Bernardo M. Villegas
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Attracting FDIs for Poverty Eradication (Part 1)

          The best economic news as 2019 was ending was the report from the Philippine Statistical Authority (PSA), a very professional body of the government, that the national poverty  incidence dropped from the revised 23.3% in 2015, the year before the present Administration was voted into power, to 16.6% in 2018.  This very encouraging trend has prompted the Director General of the National Economic and Development Authority (NEDA), Secretary Ernesto Pernia to suggest that a more ambitious target should be set for 2022, the end of the Duterte government.  Secretary Pernia thinks we can attain a poverty incidence of 10 to 11% instead of the formerly targeted 14% by 2022.  Among the measures that are already being implemented that can help achieve this ambitious target, according to Undersecretary of Finance Gil Beltran, are tax reforms, significant increases in infrastructure spending through the Build Build Build program, rice tariffication, free college education and conditional cash transfer to poor households.  

         Without being a kill joy, let me point out, however, that a 10% poverty incidence by 2022 would still mean that some 12 million Filipinos (10% of an estimated population of 115 million by that year) would still be living in dehumanizing poverty.  We should do everything possible to reach at least single digit levels of poverty incidence by the end of the Duterte Administration, similar to those that already prevail in neighboring countries like Thailand and Malaysia.  As one of those who drafted the Philippine Constitution during the Cory Administration, I have always maintained that a serious error we made was to enshrine in the present Constitution too many restrictions against Foreign Direct Investments (FDIs), provisions which have brought us to the bottom of Southeast Asian countries in FDIs.  In fact, 2019 has been especially disastrous as regards FDIs flowing into the Philippines.  After peaking at $10 billion in 2017, FDIs in 2019 would hardly exceed $7 billion, a precipitous drop of 30%.  In contrast, Vietnam that still has a lower per capita income than the Philippines, ended last year with more than $35 billion in FDIs, attracting most of the manufacturing enterprises that were fleeing from China as a result of the trade war with the U.S.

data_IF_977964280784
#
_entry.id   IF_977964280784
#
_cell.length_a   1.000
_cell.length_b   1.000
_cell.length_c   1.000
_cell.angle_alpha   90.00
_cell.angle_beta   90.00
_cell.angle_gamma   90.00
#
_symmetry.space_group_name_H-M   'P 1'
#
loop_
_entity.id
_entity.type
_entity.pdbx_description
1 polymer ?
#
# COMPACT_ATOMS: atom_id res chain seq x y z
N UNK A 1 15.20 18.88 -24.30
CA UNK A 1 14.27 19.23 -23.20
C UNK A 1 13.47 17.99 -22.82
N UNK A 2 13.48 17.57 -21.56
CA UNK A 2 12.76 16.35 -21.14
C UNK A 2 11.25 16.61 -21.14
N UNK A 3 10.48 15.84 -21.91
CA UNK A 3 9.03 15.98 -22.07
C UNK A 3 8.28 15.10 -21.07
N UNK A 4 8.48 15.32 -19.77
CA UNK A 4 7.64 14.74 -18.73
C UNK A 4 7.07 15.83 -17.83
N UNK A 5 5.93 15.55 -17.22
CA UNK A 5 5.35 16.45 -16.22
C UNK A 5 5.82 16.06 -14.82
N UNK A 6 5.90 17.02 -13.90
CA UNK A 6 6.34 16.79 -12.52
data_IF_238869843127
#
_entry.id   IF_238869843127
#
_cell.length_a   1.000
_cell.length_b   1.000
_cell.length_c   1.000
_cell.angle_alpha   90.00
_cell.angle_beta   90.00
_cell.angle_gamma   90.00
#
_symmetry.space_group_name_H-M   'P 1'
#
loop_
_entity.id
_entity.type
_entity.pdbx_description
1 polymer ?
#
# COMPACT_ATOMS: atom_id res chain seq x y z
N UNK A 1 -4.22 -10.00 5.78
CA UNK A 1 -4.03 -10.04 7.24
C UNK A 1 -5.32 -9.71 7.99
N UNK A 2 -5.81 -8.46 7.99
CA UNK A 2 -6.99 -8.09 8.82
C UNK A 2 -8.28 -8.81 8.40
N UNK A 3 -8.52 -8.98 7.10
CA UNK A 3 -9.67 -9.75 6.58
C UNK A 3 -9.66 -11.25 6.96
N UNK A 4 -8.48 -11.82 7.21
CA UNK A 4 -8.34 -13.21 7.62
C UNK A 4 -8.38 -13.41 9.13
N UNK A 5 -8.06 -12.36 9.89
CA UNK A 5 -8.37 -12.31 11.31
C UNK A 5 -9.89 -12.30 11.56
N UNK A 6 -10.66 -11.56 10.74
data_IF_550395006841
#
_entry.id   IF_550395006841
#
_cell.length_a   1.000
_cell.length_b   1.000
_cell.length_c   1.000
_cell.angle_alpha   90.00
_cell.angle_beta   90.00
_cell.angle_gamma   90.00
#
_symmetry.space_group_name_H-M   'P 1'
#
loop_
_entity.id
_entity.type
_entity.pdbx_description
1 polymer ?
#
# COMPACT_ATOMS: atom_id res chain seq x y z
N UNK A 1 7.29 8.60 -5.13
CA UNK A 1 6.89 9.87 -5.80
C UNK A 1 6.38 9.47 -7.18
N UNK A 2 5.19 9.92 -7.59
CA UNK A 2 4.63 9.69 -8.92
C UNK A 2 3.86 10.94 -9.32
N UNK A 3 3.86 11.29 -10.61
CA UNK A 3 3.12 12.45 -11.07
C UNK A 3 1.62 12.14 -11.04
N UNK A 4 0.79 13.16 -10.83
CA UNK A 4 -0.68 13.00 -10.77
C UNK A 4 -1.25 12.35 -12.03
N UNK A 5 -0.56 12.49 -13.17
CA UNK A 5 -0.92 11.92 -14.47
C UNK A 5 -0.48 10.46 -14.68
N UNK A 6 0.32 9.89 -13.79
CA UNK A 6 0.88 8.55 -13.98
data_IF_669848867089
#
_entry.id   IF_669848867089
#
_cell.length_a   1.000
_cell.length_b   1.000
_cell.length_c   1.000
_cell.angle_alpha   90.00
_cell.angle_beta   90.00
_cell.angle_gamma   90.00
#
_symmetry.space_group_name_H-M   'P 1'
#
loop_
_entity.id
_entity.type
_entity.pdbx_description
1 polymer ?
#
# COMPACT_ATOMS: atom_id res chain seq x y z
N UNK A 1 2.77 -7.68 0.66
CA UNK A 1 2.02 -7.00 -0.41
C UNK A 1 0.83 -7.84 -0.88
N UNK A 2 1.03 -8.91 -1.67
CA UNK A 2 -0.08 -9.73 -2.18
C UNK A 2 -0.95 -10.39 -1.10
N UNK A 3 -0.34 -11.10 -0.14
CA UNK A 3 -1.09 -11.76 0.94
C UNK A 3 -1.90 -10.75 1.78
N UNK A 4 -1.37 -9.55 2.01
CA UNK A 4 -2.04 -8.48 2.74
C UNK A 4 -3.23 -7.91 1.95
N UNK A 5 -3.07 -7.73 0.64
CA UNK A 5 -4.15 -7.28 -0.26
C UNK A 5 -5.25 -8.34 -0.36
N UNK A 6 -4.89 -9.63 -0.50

President Duterte had the right instinct when from the very beginning of his tenure, he included in his ten-point agenda the amendment of the Constitution to remove legal restrictions against Foreign Direct Investments.  That is why he created a task force to propose changes in the Constitution.  As reported by Emmanuel Tupas in the Business World (December 12, 2019), a task force member, Mr. Gary Oliver, stated categorically that opening the Philippine economy to foreigners would create jobs and lift more people out of poverty.  In the words of Mr. Olivar: “We are the only country that has failed to cut poverty by half in the last 25 years.”   For this reason, the task force submitted to the House constitutional amendments committee a proposal to eliminate all references to citizenship restrictions with respect to industries such as mass media and advertising, educational institutions, practice of professions, natural resources, mineral wealth and public utilities.  The task force, however, wants to retain the prohibition on foreigners to own land.  These recommendations were made after consultation with at least 256 local chief executives who expressed support for President Duterte’s push to change the 1987 Charter.  In addition, the task force also obtained 22,469 signatures from various citizens who support charter change.